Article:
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Obama unveils plan to control college costs

From Alan Silverleib and Tom Cohen, CNN
updated 1:39 PM EST, Fri January 27, 2012
STORY HIGHLIGHTS
  • Obama says he is "putting colleges on notice" that they can't keep raising tuition rates
  • Reform proposals include shifts in aid towards colleges that keep costs down
  • Friday's speech ends a three-day swing through five politically important states
  • On Thursday, Obama spoke in Las Vegas about increased federal investment in clean energy

(CNN) -- President Barack Obama unveiled a new college affordability plan Friday, proposing to further expand student financial aid while providing more assistance to schools that hold tuition down and cutting aid to those that do not.

The plan is part of a populist White House pitch to middle class families that promises to play an integral role in the Democrats' 2012 campaign.

Appearing before a raucous student crowd in Michigan -- a potentially critical swing state this year -- Obama outlined plans to boost total federal spending on Perkins loans from $1 billion to $8 billion. He also announced plans to push for the creation of a $1 billion competition encouraging states to contain public tuition rates, among other things.

"We want a country where everybody has a chance," Obama declared while visiting the University of Michigan campus in Ann Arbor. America should be a "big, bold, generous country where everybody gets a fair shot."

Noting that student loan debt now exceeds credit card debt, the president said Washington is "putting colleges on notice. You can't assume you'll just jack up tuition every year."

"We should push colleges to do better," he said. "We should hold them accountable if they don't."

Obama also proposed establishing a $55 million competition to spur new college strategies encouraging greater educational productivity and student outcomes. The president said he wants to create a "college scoreboard," giving families easy-to-read information about individual college costs and graduation rates, among other things.

Finally, the administration announced plans to push Congress to keep interest rates low for current student loan borrowers while doubling the number of work-study jobs over the next five years.

Obama warned Friday that rising tuition costs are now threatening to surpass the ability of government to help pay for them. Between 1999 and 2010, inflation adjusted prices for undergraduate tuition, room and board rose 37% at public schools and 25% at private colleges, according to the National Center for Education Statistics, part of the Education Department.

"We can't keep subsidizing (skyrocketing) tuition," he said. "Sooner or later we're going to run out of money."

College affordability has been a recurring theme for Obama. In 2010, Congress approved a bill that restructured the federal student loan program and redirected $61 billion towards post-secondary education spending, according to the National Association for College Admission Counseling.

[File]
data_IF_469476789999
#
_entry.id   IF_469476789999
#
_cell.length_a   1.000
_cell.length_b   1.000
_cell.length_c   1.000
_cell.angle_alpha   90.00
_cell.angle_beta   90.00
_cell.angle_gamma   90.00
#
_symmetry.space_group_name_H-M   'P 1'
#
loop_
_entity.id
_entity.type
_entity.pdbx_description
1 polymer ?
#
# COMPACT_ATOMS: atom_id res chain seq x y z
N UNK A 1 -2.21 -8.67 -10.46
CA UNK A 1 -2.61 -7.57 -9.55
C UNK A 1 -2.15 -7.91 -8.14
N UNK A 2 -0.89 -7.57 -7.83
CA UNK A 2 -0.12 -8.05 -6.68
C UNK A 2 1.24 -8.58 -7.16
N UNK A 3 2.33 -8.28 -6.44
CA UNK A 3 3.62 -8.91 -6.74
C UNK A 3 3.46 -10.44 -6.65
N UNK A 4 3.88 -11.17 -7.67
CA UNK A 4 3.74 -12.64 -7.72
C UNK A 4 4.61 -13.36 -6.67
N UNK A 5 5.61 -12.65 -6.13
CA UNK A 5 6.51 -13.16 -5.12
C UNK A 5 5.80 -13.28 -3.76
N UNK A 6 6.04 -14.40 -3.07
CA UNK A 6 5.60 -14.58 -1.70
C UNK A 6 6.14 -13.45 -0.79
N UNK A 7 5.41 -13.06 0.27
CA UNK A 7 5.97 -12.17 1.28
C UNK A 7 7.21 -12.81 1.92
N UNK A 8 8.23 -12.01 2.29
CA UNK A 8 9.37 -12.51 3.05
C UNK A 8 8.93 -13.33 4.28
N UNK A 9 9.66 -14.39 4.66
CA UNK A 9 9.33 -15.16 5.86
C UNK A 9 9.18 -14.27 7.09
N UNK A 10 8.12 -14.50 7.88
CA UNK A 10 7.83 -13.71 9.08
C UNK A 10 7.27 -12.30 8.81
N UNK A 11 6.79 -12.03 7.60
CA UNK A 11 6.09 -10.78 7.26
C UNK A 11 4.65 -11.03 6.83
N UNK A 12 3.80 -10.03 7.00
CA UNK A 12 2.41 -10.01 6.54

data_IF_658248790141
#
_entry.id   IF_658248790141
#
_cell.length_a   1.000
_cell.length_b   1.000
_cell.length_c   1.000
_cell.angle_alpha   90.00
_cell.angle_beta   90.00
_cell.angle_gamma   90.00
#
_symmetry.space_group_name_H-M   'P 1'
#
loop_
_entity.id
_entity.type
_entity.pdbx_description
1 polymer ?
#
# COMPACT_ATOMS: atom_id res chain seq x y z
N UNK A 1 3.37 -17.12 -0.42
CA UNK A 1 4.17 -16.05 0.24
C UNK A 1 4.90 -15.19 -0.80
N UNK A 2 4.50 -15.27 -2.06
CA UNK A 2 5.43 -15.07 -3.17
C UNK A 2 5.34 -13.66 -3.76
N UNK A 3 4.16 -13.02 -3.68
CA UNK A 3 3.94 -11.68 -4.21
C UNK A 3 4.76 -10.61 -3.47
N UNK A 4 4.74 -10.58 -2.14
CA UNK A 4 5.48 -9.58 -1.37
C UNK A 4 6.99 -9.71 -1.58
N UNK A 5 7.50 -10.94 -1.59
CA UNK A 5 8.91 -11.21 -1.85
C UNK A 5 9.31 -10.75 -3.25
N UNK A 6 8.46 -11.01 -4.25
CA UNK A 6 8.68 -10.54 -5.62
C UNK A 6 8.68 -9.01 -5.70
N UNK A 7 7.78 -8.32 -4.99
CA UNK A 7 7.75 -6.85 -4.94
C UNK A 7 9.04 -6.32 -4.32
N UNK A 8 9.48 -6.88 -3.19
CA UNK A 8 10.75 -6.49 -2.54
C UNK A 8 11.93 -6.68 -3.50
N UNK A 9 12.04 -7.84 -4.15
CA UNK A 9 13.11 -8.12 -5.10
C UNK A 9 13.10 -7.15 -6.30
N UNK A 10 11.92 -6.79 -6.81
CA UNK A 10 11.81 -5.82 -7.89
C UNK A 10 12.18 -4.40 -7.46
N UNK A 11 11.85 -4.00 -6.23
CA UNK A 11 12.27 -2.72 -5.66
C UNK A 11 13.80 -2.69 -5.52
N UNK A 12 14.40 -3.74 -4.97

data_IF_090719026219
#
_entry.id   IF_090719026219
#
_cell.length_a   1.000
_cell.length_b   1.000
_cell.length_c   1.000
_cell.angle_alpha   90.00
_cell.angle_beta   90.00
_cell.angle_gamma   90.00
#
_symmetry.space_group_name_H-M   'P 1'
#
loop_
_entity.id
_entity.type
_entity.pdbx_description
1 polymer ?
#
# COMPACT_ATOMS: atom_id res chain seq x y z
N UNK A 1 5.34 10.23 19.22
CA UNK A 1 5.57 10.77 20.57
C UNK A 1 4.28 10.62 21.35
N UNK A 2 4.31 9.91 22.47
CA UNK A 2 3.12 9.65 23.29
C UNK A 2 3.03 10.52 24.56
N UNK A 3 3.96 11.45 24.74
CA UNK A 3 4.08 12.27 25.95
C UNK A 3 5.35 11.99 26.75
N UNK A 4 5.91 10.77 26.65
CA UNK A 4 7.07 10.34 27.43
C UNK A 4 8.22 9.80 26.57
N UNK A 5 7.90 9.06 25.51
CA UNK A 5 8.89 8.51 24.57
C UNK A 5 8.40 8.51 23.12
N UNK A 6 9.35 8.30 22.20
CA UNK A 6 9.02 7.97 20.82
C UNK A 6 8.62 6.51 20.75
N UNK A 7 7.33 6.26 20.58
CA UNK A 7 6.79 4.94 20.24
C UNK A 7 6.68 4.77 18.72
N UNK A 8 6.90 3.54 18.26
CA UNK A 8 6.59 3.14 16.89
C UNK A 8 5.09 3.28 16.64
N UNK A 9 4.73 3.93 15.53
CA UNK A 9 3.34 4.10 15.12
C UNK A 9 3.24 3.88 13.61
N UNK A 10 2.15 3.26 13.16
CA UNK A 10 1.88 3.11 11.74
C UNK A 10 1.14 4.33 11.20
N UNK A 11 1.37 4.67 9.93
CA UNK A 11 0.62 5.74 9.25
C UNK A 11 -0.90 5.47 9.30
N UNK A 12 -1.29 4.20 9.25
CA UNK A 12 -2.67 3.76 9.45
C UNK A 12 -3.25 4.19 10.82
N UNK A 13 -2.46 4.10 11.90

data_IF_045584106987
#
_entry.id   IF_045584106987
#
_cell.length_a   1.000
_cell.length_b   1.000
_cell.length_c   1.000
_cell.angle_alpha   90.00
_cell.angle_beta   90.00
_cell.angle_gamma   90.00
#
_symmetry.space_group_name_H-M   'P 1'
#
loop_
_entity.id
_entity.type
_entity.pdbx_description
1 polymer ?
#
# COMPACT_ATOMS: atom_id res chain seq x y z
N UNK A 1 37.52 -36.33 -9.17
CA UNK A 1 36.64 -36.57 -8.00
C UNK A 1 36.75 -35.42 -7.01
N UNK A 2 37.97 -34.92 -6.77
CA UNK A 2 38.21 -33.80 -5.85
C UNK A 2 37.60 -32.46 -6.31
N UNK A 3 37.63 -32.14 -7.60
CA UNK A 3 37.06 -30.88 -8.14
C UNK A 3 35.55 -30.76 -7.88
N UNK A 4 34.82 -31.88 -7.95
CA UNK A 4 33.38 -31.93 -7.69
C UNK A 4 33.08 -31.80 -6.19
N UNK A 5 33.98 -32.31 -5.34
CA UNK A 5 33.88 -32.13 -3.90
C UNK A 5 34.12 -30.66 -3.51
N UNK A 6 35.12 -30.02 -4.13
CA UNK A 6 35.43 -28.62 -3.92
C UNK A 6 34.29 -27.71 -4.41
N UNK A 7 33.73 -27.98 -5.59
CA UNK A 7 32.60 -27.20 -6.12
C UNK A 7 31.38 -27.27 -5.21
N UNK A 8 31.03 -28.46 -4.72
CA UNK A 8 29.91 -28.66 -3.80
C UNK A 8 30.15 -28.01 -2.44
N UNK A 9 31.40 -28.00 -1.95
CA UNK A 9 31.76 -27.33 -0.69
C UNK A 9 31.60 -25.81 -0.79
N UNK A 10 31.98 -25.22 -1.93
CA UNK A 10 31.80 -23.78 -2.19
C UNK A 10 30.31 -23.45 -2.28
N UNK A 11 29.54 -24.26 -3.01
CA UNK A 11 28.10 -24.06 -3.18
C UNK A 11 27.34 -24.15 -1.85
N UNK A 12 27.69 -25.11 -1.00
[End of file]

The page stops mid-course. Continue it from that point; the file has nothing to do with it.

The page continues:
Obama's 2009 stimulus plan also included a temporary $2,500 tax credit for higher education expenses, which the president has now proposed making permanent.

The trip to Michigan capped a three-day presidential tour that also took Obama to Nevada, Colorado, Iowa, and Arizona -- all states that are likely to be hotly contested in November.

On Thursday, Obama hit another key reelection theme -- clean energy. At the same time, he also discussed plans to sell off oil and gas leases on 38 million acres of the Gulf of Mexico seafloor as part of a sweeping new domestic energy push.

The leases could yield as much as 1 billion barrels of oil and 4 trillion cubic feet of natural gas, the Interior Department estimates. The sale scheduled in June will be the second since the Deepwater Horizon disaster of 2010 when nearly 5 million barrels of crude spewed into the Gulf.

Obama mentioned the planned lease sales in his remarks at Buckley Air Force Base in Aurora, Colorado, which has a 1-megawatt solar array and last year test-piloted jets that run on advanced biofuels.

Republicans have been fiercely critical of Obama's energy stance, questioning investments in certain clean energy companies as well as the recent rejection of a permit to build a pipeline to transport oil from Canada's tar sands to the Gulf of Mexico.

Obama, however, insisted Thursday that his energy plan is an "all-out, all-in, all-of-the-above strategy that develops every available source of American energy."

Among other things, the president also promised more federal assistance for local governments to upgrade their automotive fleets while also pushing new tax incentives for cleaner corporate vehicles.

Obama said the administration is working to develop up to five highway natural gas corridors, and he announced a new competition to encourage the development of breakthroughs for natural gas vehicles.

CNN's Matt Smith contributed to this report.

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